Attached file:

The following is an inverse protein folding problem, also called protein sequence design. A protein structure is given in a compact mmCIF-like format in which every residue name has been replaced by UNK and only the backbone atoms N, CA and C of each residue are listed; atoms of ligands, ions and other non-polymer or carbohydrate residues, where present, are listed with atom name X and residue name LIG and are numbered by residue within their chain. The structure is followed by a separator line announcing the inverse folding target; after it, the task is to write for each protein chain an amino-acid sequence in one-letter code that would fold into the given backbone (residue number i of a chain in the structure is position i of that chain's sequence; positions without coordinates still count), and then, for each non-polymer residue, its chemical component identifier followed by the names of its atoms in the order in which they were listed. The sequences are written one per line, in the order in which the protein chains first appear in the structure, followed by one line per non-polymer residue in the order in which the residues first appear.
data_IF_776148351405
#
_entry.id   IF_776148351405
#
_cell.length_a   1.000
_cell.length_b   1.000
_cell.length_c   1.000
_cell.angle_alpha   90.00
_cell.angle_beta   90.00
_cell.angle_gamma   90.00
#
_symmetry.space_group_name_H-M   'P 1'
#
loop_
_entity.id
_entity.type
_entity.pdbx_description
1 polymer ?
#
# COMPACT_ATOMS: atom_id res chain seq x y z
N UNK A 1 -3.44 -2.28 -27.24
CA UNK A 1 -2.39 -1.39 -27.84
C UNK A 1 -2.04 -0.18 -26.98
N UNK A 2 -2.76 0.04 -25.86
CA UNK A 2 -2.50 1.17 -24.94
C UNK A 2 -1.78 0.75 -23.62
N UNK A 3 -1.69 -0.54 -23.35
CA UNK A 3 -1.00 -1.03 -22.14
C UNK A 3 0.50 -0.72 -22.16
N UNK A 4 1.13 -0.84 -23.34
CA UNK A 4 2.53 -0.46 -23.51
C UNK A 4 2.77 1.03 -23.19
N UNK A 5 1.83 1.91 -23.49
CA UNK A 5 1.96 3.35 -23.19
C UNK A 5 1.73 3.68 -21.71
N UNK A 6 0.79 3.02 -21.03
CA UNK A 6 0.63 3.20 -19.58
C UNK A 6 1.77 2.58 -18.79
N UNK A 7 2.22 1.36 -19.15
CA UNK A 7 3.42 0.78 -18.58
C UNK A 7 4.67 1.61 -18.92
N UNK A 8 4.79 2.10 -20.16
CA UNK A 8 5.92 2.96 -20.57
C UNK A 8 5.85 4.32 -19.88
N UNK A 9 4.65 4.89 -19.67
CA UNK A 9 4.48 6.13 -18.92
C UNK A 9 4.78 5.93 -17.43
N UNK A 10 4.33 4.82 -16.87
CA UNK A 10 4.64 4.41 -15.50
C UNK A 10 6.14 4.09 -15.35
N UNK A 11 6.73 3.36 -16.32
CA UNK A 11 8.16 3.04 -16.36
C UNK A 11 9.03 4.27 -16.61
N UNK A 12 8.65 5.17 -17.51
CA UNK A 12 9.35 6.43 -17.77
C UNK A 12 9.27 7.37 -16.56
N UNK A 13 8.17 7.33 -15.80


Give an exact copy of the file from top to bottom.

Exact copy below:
The following is an inverse protein folding problem, also called protein sequence design. A protein structure is given in a compact mmCIF-like format in which every residue name has been replaced by UNK and only the backbone atoms N, CA and C of each residue are listed; atoms of ligands, ions and other non-polymer or carbohydrate residues, where present, are listed with atom name X and residue name LIG and are numbered by residue within their chain. The structure is followed by a separator line announcing the inverse folding target; after it, the task is to write for each protein chain an amino-acid sequence in one-letter code that would fold into the given backbone (residue number i of a chain in the structure is position i of that chain's sequence; positions without coordinates still count), and then, for each non-polymer residue, its chemical component identifier followed by the names of its atoms in the order in which they were listed. The sequences are written one per line, in the order in which the protein chains first appear in the structure, followed by one line per non-polymer residue in the order in which the residues first appear.
data_IF_776148351405
#
_entry.id   IF_776148351405
#
_cell.length_a   1.000
_cell.length_b   1.000
_cell.length_c   1.000
_cell.angle_alpha   90.00
_cell.angle_beta   90.00
_cell.angle_gamma   90.00
#
_symmetry.space_group_name_H-M   'P 1'
#
loop_
_entity.id
_entity.type
_entity.pdbx_description
1 polymer ?
#
# COMPACT_ATOMS: atom_id res chain seq x y z
N UNK A 1 -3.44 -2.28 -27.24
CA UNK A 1 -2.39 -1.39 -27.84
C UNK A 1 -2.04 -0.18 -26.98
N UNK A 2 -2.76 0.04 -25.86
CA UNK A 2 -2.50 1.17 -24.94
C UNK A 2 -1.78 0.75 -23.62
N UNK A 3 -1.69 -0.54 -23.35
CA UNK A 3 -1.00 -1.03 -22.14
C UNK A 3 0.50 -0.72 -22.16
N UNK A 4 1.13 -0.84 -23.34
CA UNK A 4 2.53 -0.46 -23.51
C UNK A 4 2.77 1.03 -23.19
N UNK A 5 1.83 1.91 -23.49
CA UNK A 5 1.96 3.35 -23.19
C UNK A 5 1.73 3.68 -21.71
N UNK A 6 0.79 3.02 -21.03
CA UNK A 6 0.63 3.20 -19.58
C UNK A 6 1.77 2.58 -18.79
N UNK A 7 2.22 1.36 -19.15
CA UNK A 7 3.42 0.78 -18.58
C UNK A 7 4.67 1.61 -18.92
N UNK A 8 4.79 2.10 -20.16
CA UNK A 8 5.92 2.96 -20.57
C UNK A 8 5.85 4.32 -19.88
N UNK A 9 4.65 4.89 -19.67
CA UNK A 9 4.48 6.13 -18.92
C UNK A 9 4.78 5.93 -17.43
N UNK A 10 4.33 4.82 -16.87
CA UNK A 10 4.64 4.41 -15.50
C UNK A 10 6.14 4.09 -15.35
N UNK A 11 6.73 3.36 -16.32
CA UNK A 11 8.16 3.04 -16.36
C UNK A 11 9.03 4.27 -16.61
N UNK A 12 8.65 5.17 -17.51
CA UNK A 12 9.35 6.43 -17.77
C UNK A 12 9.27 7.37 -16.56
N UNK A 13 8.17 7.33 -15.80